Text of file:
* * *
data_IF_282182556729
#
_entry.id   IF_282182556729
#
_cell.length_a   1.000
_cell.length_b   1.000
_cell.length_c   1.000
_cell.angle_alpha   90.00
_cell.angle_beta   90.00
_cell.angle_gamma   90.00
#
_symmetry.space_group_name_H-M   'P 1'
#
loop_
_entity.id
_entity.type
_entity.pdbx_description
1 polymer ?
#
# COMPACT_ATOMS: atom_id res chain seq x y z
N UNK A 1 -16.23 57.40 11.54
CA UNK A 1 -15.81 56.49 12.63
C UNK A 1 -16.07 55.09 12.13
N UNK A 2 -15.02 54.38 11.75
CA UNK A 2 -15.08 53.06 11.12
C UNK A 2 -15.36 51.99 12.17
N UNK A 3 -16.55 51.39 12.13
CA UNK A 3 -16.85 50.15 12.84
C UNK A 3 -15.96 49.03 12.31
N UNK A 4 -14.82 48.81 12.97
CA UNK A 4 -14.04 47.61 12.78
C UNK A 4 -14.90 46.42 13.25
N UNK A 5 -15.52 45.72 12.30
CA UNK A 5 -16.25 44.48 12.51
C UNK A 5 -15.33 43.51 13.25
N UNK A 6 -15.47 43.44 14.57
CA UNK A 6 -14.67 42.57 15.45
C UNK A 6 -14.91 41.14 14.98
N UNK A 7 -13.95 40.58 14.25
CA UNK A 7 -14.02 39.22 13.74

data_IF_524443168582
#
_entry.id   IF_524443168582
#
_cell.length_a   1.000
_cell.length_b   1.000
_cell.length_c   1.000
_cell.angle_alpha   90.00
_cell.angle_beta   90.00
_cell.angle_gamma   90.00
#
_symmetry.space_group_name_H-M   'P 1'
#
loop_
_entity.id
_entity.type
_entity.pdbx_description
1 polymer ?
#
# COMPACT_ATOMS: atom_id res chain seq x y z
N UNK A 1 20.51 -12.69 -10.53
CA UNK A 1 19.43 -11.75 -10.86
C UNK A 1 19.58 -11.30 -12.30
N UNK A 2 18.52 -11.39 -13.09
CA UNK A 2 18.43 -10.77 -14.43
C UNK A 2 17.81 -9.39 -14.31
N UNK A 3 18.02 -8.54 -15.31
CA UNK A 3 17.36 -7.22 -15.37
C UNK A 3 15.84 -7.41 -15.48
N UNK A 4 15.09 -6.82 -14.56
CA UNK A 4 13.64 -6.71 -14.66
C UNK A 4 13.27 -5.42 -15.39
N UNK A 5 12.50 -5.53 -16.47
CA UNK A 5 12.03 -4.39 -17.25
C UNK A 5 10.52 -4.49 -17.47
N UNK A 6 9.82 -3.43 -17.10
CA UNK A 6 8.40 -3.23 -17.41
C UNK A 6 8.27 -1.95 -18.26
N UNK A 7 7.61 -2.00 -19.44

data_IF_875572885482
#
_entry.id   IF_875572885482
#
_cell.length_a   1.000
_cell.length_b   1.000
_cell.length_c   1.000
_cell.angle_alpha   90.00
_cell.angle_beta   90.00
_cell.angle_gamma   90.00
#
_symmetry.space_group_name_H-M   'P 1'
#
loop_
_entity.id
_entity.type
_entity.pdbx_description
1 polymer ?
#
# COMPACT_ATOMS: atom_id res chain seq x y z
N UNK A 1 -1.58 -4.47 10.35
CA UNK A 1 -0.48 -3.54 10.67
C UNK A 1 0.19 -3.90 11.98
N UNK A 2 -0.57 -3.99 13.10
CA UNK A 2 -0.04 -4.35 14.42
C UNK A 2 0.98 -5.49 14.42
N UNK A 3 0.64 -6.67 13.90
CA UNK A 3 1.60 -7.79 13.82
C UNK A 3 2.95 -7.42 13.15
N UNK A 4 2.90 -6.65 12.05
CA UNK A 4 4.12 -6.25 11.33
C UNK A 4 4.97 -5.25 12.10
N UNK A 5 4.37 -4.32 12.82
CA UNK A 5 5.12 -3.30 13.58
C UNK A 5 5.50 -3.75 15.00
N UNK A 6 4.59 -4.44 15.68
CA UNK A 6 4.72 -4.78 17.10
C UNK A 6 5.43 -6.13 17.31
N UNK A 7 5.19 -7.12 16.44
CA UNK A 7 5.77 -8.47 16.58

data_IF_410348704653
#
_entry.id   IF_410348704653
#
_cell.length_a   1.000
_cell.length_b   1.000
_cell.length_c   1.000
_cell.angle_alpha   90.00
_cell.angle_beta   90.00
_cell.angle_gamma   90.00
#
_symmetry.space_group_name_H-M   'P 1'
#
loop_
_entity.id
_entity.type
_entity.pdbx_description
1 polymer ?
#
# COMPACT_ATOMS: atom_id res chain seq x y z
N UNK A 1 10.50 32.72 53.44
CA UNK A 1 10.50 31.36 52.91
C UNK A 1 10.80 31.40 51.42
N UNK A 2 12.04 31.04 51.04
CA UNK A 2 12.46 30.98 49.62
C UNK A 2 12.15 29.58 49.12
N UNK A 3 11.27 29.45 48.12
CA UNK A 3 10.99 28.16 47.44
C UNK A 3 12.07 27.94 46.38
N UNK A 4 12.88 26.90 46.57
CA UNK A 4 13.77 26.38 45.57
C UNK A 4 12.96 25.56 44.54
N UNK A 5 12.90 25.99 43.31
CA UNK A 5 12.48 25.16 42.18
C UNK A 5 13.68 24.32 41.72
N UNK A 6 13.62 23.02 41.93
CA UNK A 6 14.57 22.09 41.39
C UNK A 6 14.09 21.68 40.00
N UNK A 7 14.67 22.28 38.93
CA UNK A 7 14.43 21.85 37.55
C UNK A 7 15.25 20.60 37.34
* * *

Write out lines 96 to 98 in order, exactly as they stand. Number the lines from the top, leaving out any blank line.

_entity.pdbx_description
1 polymer ?
#